The San Lorenzo River is cleaner than many may think, but continues to exceed state standards for acceptable levels of harmful bacteria in the water. Certain types of harmful bacteria like E. coli or Enterococcus can make people and animals sick. Harmful bacteria can come from humans, pets or from our day-to-day lives. Until human-caused sources of bacteria in the river are zero, there is still work to do to improve water quality.

As rainwater flows over land surfaces into the San Lorenzo River, it picks up potential pollutants, including bacteria from human and animal waste. Reducing the amount of human and human-caused bacteria that enters the river is key to making the San Lorenzo River a swimmable and fishable river, and improving health of the entire watershed.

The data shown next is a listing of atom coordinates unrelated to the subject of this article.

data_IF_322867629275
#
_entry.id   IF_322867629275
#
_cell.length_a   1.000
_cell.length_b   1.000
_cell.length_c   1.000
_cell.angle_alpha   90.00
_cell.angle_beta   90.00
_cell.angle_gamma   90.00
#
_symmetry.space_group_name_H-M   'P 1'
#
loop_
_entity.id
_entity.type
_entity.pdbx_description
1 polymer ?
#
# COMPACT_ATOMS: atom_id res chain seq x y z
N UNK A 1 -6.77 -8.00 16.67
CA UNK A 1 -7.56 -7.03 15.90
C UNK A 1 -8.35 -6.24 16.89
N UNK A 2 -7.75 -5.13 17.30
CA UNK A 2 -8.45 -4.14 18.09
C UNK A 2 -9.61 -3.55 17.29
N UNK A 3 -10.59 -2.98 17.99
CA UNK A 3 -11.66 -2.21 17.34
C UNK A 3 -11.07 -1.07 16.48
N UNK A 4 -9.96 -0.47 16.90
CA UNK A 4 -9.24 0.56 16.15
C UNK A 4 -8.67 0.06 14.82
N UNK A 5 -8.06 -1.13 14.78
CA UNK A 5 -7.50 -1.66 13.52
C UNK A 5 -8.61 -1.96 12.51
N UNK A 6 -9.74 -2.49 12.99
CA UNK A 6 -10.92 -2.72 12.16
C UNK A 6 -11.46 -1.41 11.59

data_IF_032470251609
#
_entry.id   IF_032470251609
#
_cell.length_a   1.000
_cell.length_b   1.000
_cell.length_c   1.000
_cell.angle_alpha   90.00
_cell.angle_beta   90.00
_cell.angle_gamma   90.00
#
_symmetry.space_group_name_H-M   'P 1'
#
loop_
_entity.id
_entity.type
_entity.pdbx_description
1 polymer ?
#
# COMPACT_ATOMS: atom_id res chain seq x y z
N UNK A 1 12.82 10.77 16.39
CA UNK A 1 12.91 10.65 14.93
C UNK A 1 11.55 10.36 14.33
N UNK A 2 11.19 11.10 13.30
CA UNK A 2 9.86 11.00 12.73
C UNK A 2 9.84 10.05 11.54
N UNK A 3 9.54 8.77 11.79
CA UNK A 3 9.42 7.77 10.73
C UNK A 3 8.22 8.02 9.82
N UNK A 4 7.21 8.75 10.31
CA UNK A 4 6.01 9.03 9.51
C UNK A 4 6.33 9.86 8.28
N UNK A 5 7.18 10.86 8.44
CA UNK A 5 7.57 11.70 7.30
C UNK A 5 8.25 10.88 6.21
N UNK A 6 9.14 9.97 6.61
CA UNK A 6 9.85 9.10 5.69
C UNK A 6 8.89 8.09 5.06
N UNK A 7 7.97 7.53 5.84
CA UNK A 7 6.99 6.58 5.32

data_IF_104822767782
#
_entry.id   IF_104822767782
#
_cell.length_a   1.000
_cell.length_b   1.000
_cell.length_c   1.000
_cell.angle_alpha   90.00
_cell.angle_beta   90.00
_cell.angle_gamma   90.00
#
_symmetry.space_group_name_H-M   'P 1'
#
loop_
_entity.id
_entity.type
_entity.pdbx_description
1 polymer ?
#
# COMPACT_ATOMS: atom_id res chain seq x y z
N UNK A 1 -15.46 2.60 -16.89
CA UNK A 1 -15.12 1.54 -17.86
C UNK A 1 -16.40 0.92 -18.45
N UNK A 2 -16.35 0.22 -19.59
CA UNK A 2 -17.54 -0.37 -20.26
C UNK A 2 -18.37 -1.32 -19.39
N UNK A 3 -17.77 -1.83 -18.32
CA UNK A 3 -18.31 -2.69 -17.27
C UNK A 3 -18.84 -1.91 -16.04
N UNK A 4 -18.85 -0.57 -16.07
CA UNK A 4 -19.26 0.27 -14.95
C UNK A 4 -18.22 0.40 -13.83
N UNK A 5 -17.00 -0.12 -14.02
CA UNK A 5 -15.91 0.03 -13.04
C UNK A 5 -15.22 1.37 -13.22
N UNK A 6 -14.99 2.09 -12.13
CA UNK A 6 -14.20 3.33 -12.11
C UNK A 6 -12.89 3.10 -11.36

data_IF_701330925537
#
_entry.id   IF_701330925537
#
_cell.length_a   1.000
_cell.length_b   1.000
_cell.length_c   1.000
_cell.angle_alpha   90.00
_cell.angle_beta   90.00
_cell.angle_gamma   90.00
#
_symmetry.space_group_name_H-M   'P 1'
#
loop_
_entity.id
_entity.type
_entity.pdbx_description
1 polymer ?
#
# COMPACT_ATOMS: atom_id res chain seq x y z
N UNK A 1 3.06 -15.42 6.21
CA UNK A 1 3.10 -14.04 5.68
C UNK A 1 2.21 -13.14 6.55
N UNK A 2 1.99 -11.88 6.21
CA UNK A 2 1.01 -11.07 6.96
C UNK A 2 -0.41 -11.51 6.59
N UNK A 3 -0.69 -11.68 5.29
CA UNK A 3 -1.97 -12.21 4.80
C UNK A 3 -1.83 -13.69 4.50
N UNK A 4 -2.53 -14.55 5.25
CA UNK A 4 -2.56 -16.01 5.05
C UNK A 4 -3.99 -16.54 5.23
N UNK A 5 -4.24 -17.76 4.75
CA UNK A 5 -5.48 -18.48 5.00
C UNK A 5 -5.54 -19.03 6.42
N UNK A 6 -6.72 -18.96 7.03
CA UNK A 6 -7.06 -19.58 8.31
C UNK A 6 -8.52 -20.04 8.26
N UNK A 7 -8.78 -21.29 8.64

We can all do our part to stop bacteria pollution affecting the San Lorenzo River.


On May 24, the Coastal Watershed Council, in partnership with the City of Santa Cruz launched a public information campaign to engage Santa Cruz residents and business owners in reducing common bacterial pollutant entering the San Lorenzo River. Here are three common human sources affecting the San Lorenzo River.

  1. Dry season, human caused flows into storm drains
  2. Leaking sewer lateral pipes that connect your home to the sewer main
  3. Pet waste left behind in backyards and public space

You can learn more about human-caused or incidental flows and pet waste and what you can do to protect the San Lorenzo River here.